Assume samples in the data set are all two-dimensional signals of size ; vectorizing these signals yields vectors of length . The space of subsampled matrices with structure is the space of sub-block-circulant matrices, denoted by , whose elements are matrices with the same dimensions as . See the appendix for an exact definition of sub-block-circulant matrices and . We formulate the problem of constructing a convolution-structured projection matrix close to the PCA matrix as follows: find the sub-block-circulant matrix , an element of , that is most similar to .

How do we measure similarity between matrices? One way to think about this is to identify each matrix with its row space. In our example, the row space of any is an -dimensional subspace of , the -dimensional Euclidean space. In other words, we identify each row space with a point in the Grassmannian manifold and measure the angle between the row spaces of and . There are various ways to do so. We follow [CHS96] and use the chordal distance for this purpose. Besides its geometric definition, the chordal distance between the row space of and that of can be computed via

Hence our goal is to find the sub-block-circulant matrix that minimizes its chordal distance to .


This structured matrix nearness problem does not have an easy solution. Therefore we consider a “nearby” problem that does have a nice explicit solution. We compute


We used the fact that both and elements of

have unit vector as rows. The above estimation shows that even though

does not determine the optimal chordal distance between two row spaces, it is always an upper bound of the chordal distance. Inspired by this estimation, instead of the original optimization problem (1), we consider the following problem:


Note that here is a constant and is determined by the compression rate. This optimization problem can be solved within a more general setting, namely in the context of complete commuting family of unitary matrices.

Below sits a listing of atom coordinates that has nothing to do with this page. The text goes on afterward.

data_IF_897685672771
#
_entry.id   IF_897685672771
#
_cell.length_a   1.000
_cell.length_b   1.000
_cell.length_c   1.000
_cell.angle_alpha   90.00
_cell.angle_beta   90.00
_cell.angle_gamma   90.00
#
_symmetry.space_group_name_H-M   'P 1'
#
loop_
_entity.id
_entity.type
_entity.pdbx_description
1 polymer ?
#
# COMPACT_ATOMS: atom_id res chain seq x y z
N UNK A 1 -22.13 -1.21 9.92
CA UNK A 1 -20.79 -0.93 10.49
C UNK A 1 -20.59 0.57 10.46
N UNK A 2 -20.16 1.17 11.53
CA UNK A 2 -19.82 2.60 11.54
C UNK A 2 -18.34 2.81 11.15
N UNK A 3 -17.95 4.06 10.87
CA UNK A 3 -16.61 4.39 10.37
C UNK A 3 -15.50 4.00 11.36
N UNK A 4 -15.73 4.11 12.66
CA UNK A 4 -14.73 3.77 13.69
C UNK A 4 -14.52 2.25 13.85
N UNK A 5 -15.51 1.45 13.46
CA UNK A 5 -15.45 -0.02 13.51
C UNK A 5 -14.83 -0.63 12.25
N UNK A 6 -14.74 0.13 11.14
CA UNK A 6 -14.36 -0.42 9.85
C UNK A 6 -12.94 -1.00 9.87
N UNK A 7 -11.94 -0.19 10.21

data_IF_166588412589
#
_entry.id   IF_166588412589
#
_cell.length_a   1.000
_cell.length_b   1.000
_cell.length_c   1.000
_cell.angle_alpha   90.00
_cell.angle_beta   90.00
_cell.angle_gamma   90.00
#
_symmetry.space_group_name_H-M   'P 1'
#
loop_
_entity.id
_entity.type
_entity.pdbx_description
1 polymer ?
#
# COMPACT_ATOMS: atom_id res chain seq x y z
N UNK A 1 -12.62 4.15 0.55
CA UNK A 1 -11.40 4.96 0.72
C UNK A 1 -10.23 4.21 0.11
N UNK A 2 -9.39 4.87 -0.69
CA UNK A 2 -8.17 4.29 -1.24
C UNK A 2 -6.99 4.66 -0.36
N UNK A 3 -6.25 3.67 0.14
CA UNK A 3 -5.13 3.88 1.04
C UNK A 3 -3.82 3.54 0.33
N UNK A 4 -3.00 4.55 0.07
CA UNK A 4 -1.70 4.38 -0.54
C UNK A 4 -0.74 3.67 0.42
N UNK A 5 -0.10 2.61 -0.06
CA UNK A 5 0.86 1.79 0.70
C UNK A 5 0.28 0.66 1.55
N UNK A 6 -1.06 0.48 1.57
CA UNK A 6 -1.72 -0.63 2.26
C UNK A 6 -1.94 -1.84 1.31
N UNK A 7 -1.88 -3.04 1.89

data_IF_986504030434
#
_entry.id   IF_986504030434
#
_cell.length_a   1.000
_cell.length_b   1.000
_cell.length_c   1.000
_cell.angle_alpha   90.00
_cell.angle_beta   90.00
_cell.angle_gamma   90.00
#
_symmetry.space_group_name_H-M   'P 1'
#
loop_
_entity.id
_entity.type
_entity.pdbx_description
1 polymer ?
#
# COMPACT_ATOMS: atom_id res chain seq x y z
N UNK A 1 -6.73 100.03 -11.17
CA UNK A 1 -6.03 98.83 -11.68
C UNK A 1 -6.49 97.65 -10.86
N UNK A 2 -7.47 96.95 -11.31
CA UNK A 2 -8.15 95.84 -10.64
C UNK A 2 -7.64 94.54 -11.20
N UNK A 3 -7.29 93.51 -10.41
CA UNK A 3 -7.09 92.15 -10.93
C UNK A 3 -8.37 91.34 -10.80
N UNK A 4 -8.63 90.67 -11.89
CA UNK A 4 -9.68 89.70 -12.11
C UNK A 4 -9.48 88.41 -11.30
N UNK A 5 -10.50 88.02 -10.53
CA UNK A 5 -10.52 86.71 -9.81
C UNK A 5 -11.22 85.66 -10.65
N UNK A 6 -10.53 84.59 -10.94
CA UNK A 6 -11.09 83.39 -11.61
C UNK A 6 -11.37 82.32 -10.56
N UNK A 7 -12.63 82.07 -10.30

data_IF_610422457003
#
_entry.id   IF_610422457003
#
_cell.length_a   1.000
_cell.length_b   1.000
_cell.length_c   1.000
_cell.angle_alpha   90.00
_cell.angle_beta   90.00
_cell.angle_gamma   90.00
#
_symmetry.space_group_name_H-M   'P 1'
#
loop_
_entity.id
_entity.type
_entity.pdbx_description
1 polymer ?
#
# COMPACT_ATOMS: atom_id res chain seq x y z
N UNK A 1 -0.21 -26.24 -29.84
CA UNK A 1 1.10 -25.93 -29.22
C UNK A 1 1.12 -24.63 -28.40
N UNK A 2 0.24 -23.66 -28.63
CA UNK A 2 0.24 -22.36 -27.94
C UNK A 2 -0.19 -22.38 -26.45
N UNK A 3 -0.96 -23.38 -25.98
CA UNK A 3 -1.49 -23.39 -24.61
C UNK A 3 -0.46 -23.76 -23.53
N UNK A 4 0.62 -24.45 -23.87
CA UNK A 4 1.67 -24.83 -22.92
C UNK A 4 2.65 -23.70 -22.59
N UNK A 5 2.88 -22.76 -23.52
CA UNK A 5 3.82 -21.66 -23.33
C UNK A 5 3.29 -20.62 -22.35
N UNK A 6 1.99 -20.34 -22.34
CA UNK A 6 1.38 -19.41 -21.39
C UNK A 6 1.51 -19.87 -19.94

To solve (3), we consider the more general problem


where is a given matrix of dimension and is a commuting family of unitary matrices. The exact definition of is given in the appendix. More precisely, we assume is a complete commuting family of unitary matrices and

is a unitary matrix that diagonalizes elements of

. Note that unitary transformation preserves the Frobenius norm since for any ,

As a result, the objective function is then

which can be decomposed into its diagonal part and its off-diagonal part. Since the off-diagonal part is independent of , in order to minimize , we only need to minimize the diagonal part. Let . By definition, . Hence, minimization of the diagonal part becomes

where the norm is simply the Euclidean norm in . The minimizer may not be unique, but one minimizer is given by


where . Applying the parametrization map, we get


due to the completeness of , and is a minimizer of (4). Thus, we have proved the following theorem.

Theorem 1.

For any complete commuting family of unitary matrices , the optimization problem (4) has a solution given by (6).

We can readily show that the family of BCCB matrices, denoted by , is a special case.

Corollary 1.

The collection of all unitary block circulant matrices with circulant blocks is a complete commuting family of unitary matrices, and a solution to the optimization problem (4) is given by


where is determined by (5). Moreover, if in (4) is a real matrix, then given by (7) is also a real matrix.

See the appendix for the proof.

Definition 1 (Downsampling Operator).

For any , a downsampling operator is 1-1 map from to , where .

The downsampling operator chooses elements from in a certain order without replacement. We will use to sample the rows of a matrix from .

Definition 2 (Subsampled Unitary BCCB).

The Subsampled Unitary BCCB formed by downsampling via the downsampling operator is an matrix given by

We denote . The collection of all such matrices is denoted , which we will simply refer to as .